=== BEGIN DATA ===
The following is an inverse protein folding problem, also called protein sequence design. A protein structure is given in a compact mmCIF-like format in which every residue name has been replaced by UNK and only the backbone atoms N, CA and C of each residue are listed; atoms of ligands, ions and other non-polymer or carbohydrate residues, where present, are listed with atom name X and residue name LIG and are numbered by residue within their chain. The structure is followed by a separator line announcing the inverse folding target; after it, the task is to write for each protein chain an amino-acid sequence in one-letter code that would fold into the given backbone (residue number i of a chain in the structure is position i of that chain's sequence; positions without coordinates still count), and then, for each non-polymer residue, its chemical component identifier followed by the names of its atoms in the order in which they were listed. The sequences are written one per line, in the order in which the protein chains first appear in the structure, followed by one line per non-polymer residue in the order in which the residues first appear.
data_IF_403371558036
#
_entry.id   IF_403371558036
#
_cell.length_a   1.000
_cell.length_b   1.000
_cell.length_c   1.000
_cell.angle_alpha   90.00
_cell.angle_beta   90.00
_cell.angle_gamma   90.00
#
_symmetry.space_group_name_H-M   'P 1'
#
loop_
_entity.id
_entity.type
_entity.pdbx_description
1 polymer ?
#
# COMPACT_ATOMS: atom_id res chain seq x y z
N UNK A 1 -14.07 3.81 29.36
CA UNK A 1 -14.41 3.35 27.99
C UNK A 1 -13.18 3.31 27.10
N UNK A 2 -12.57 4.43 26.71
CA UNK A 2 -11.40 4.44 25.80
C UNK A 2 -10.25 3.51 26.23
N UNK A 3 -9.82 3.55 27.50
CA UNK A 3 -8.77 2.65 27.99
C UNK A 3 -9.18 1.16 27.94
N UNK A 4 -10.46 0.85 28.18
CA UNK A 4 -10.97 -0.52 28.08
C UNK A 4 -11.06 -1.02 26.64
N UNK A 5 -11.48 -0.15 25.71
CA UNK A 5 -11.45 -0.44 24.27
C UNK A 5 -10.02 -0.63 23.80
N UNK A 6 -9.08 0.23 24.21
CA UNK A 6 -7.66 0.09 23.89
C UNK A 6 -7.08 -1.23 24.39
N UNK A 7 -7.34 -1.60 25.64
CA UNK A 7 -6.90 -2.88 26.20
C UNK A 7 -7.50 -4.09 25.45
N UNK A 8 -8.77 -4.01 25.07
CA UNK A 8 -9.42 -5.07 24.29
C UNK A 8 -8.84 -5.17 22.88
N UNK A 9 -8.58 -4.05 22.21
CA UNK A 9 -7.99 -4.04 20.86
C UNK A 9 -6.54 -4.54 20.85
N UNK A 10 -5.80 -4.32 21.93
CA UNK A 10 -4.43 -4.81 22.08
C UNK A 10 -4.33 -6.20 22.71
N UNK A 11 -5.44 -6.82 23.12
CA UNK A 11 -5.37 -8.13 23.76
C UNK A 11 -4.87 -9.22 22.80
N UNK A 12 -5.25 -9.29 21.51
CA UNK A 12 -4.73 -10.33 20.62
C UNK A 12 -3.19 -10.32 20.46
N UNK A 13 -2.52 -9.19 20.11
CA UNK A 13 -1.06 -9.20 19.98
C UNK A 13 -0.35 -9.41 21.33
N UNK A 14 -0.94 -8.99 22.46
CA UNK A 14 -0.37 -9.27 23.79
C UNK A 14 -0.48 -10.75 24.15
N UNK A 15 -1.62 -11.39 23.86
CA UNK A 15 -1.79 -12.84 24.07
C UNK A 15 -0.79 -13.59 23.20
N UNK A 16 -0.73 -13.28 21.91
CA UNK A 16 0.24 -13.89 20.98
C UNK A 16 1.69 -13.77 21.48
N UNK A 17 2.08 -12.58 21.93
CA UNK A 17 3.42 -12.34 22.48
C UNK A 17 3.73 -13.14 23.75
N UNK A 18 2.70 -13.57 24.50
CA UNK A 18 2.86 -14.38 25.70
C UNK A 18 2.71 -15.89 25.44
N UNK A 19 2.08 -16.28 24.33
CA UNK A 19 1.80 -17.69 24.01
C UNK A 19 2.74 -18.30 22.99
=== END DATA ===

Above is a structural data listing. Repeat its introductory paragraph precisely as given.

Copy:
The following is an inverse protein folding problem, also called protein sequence design. A protein structure is given in a compact mmCIF-like format in which every residue name has been replaced by UNK and only the backbone atoms N, CA and C of each residue are listed; atoms of ligands, ions and other non-polymer or carbohydrate residues, where present, are listed with atom name X and residue name LIG and are numbered by residue within their chain. The structure is followed by a separator line announcing the inverse folding target; after it, the task is to write for each protein chain an amino-acid sequence in one-letter code that would fold into the given backbone (residue number i of a chain in the structure is position i of that chain's sequence; positions without coordinates still count), and then, for each non-polymer residue, its chemical component identifier followed by the names of its atoms in the order in which they were listed. The sequences are written one per line, in the order in which the protein chains first appear in the structure, followed by one line per non-polymer residue in the order in which the residues first appear.